2014-09-25 The Smile Revolution: In Eighteenth Century Paris (Kindle) by Colin Jones Kindle
Magazines & Journals
Children's Books
New Releases
Alternative Medicine
Basic Sciences
Behavioral Science
Board Review Preparation
Caries and Cariology
Cosmetic Dentistry
Dental Anatomy
Dental Anthropology
Dental Assisting
Dental Hygiene
Dental Materials
Dental Morphology
Dental Nursing
Dental School Application
Dental Technology
Economic Reports
Forensic Dentistry
Geriatric Dentistry
Gnathology and Occlusion
Laser Dentistry
Operative Dentistry
Oral Medicine
Oral Pathology
Oral Radiology
Oral Surgery
Orofacial Pain
Pediatric Dentistry
Practice Management
Preventive Dentistry
Public Health
Dental Artwork
Dental Health Products
Dental Loupes
Dental Office Supplies
Dental Photography
Dental Supplies
Patient Education
Toys, Games and Novelties
The Smile Revolution: In Eighteenth Century Paris (Kindle)
By Colin Jones
4.5 out of 5 stars (2 Reviews)
Availability:  Available for immediate delivery.
Publisher:  Oxford University Press
Edition:  1st
Published:  September 25, 2014
Binding:  Kindle
Pages:  245
buy from Amazon
We also have these Versions
FormatEdition Published New from Used from
Hardcover  (1st Edition) November 25, 2014 $24.30 $14.80
Paperback  (1st Edition) May 9, 2017 $14.19 $31.91
Paperback  (1st Edition) September 29, 2014 - -
Hardcover  (1st Edition) November 25, 2014 $11.29 $3.96
Product Description:
You could be forgiven for thinking that the smile has no history; it has always been the same. However, just as different cultures in our own day have different rules about smiling, so did different societies in the past. In fact, amazing as it might seem, it was only in late eighteenth century France that western civilization discovered the art of the smile. In the 'Old Regime of Teeth' which prevailed in western Europe until then, smiling was quite literally frowned upon. Individuals were fatalistic about tooth loss, and their open mouths would often have been visually repulsive. Rules of conduct dating back to Antiquity disapproved of the opening of the mouth to express feelings in most social situations. Open and unrestrained smiling was associated with the impolite lower orders.

In late eighteenth-century Paris, however, these age-old conventions changed, reflecting broader transformations in the way people expressed their feelings. This allowed the emergence of the modern smile par excellence: the open-mouthed smile which, while highlighting physical beauty and expressing individual identity, revealed white teeth. It was a transformation linked to changing patterns of politeness, new ideals of sensibility, shifts in styles of self-presentation - and, notleast, the emergence of scientific dentistry. These changes seemed to usher in a revolution, a revolution in smiling. Yet if the French revolutionaries initially went about their business with a smile on their faces, the Reign of Terror soon wiped it off. Only in the twentieth century would the white-tooth smile re-emerge as an accepted model of self-presentation.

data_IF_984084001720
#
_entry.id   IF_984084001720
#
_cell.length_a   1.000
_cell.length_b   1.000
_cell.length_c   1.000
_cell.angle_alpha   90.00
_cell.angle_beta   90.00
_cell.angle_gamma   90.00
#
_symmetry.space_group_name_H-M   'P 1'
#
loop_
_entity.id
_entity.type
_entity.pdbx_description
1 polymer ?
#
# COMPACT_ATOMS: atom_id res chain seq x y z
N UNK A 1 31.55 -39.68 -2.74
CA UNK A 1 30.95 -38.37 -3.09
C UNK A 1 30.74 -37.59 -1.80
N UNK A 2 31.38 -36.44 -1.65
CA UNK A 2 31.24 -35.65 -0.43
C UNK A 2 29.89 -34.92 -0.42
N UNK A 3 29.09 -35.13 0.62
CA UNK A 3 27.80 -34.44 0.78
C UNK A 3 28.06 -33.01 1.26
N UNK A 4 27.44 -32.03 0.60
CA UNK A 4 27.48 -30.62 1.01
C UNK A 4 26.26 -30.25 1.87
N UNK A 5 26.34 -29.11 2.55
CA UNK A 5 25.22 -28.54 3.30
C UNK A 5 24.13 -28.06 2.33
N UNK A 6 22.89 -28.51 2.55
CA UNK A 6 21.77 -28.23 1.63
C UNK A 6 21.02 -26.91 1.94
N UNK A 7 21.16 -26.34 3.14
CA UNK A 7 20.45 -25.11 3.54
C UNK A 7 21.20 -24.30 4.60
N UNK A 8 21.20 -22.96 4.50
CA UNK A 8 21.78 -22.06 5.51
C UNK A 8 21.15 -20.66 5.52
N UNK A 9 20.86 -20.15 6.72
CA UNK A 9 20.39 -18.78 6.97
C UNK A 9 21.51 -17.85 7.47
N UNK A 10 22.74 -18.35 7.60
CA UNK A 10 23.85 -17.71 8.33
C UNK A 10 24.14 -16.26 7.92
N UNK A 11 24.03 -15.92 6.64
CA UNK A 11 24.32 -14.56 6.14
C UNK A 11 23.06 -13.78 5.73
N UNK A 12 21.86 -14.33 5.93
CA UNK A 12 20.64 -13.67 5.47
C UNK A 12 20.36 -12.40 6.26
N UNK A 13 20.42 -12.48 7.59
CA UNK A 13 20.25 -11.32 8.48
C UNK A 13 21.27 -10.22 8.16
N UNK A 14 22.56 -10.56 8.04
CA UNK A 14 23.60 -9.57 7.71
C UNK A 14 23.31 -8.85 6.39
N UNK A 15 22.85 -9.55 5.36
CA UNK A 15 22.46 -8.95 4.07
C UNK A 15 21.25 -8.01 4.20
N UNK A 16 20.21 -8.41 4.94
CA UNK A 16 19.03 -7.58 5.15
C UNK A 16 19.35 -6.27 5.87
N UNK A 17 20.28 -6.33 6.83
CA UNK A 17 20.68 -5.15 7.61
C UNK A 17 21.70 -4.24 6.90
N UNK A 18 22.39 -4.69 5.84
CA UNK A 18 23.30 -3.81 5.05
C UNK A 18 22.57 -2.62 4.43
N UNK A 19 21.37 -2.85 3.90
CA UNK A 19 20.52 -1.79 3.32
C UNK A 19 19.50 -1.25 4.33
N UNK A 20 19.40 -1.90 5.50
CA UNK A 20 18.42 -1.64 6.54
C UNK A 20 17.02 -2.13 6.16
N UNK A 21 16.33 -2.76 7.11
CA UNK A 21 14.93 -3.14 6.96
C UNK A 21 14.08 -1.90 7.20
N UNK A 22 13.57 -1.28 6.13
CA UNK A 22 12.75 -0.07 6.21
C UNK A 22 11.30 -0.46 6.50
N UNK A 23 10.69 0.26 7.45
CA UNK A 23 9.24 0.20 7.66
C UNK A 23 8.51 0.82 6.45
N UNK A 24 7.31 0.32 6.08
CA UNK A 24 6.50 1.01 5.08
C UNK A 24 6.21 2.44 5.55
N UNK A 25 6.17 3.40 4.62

In this entertaining, absorbing, and highly original work of cultural history, Colin Jones ranges from the history of art, literature, and culture to the history of science, medicine, and dentistry, to tell a unique and untold story about a facial expression at the heart of western civilization.

Most Helpful Customer Reviews:  
Add Your Own Review
5.0 out of 5 stars.  Fascinating and Nuanced, March 20, 2016
This book is very fascinating and it is written in a more informal than academic manner (for example, footnotes are relegated to the back of the book); however, this does not diminish the book to the level of pop history. It is still a serious scholarly work, just not boring. If you thought that the smile is universal across time and cultures, this book will disabuse you of that notion. It will make you rethink the nature, meaning, and significance of the smile.

It should be noted that this book is not a comprehensive history of the smile; if you're looking for that, buy A Brief History of the Smile instead. This book has a very specific scope, and its setting (as the title indicates) is only 18th-century Paris. This specificity is advantageous because it enables the author to draw upon a wide variety of primary sources and make strong, nuanced arguments. Instead of making broad generalizations, the author is able to zoom in to the historical changes.

I read this book for a course on the history of emotions, but it's enjoyable enough that I would've read it for fun.

Was this review helpful to you?

4.0 out of 5 stars.  I love historical novels like this, March 20, 2015
By Sharon Bloom
I love historical novels like this. Society's rules in those days were so rigid and important to each individual's reputation, they created a lifestyle that today would seem totally trivial and silly. Occasionally, for me, the vocabulary needed referencing. But, I managed through it and learned historical facts not taught in history class.

4 of 4 people found the above review helpful.

Was this review helpful to you?

Copyright © 2018 dentalBookshop.com. All rights reserved.